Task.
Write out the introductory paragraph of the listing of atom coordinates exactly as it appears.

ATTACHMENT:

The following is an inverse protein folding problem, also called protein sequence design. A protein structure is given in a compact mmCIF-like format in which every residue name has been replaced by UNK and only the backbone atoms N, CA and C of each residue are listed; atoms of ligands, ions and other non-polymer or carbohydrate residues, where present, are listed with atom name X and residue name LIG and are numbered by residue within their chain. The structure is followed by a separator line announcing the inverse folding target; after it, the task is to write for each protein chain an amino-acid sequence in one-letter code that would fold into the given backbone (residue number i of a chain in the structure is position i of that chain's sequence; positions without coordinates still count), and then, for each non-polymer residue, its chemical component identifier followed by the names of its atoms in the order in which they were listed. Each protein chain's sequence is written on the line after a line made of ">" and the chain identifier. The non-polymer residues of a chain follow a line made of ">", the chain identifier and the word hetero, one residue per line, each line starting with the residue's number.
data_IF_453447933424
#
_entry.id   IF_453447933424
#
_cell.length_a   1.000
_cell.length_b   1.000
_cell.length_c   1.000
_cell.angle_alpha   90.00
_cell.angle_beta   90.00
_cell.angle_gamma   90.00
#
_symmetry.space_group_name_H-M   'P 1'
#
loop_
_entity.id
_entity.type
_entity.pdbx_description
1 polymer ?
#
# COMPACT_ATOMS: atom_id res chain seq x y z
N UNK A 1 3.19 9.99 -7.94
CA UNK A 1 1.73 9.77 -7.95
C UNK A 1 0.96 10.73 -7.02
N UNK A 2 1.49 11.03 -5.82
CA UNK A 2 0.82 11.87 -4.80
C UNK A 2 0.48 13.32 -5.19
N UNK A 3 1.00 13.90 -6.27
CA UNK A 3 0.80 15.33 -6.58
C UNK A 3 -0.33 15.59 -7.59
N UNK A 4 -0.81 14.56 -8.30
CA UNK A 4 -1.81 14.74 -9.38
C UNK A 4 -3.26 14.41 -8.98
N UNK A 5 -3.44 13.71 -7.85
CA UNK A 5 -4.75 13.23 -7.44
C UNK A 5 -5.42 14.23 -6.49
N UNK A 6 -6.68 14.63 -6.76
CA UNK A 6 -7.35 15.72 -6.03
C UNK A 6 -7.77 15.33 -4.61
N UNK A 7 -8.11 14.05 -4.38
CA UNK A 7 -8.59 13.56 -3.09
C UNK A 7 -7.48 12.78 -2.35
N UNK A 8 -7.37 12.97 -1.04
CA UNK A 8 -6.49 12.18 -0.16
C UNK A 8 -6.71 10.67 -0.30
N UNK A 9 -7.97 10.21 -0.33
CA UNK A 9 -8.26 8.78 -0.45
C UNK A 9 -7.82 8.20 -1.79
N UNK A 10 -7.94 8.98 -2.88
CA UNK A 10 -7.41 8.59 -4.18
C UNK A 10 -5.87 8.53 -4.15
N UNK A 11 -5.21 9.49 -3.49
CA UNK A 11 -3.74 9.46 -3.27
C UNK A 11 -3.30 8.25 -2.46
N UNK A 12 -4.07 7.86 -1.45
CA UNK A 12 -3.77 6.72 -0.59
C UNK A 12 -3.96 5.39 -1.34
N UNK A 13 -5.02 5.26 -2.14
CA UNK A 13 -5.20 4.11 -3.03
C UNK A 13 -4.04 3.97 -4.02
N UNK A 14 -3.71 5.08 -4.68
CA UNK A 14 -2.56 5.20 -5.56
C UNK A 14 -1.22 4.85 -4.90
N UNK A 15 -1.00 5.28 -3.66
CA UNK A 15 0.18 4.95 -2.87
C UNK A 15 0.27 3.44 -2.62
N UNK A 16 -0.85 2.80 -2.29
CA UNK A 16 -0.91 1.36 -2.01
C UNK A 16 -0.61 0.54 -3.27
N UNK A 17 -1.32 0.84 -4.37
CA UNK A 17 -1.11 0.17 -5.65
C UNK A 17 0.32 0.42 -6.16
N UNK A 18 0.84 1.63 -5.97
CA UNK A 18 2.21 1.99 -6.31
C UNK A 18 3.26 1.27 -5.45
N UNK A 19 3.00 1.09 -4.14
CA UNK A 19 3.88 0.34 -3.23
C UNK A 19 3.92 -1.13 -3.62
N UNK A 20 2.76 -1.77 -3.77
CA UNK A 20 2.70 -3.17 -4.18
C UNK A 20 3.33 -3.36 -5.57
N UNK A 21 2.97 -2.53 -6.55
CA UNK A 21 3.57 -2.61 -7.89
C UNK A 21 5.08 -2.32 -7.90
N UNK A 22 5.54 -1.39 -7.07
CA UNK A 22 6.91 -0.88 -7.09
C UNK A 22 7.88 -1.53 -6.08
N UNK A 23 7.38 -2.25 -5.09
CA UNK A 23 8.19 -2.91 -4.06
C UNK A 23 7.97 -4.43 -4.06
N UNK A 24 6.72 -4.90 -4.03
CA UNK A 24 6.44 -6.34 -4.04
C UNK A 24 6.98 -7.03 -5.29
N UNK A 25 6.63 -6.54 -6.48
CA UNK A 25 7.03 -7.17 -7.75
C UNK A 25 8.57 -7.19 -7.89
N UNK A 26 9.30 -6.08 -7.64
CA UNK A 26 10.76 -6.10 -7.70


The following is an inverse protein folding problem, also called protein sequence design. A protein structure is given in a compact mmCIF-like format in which every residue name has been replaced by UNK and only the backbone atoms N, CA and C of each residue are listed; atoms of ligands, ions and other non-polymer or carbohydrate residues, where present, are listed with atom name X and residue name LIG and are numbered by residue within their chain. The structure is followed by a separator line announcing the inverse folding target; after it, the task is to write for each protein chain an amino-acid sequence in one-letter code that would fold into the given backbone (residue number i of a chain in the structure is position i of that chain's sequence; positions without coordinates still count), and then, for each non-polymer residue, its chemical component identifier followed by the names of its atoms in the order in which they were listed. Each protein chain's sequence is written on the line after a line made of ">" and the chain identifier. The non-polymer residues of a chain follow a line made of ">", the chain identifier and the word hetero, one residue per line, each line starting with the residue's number.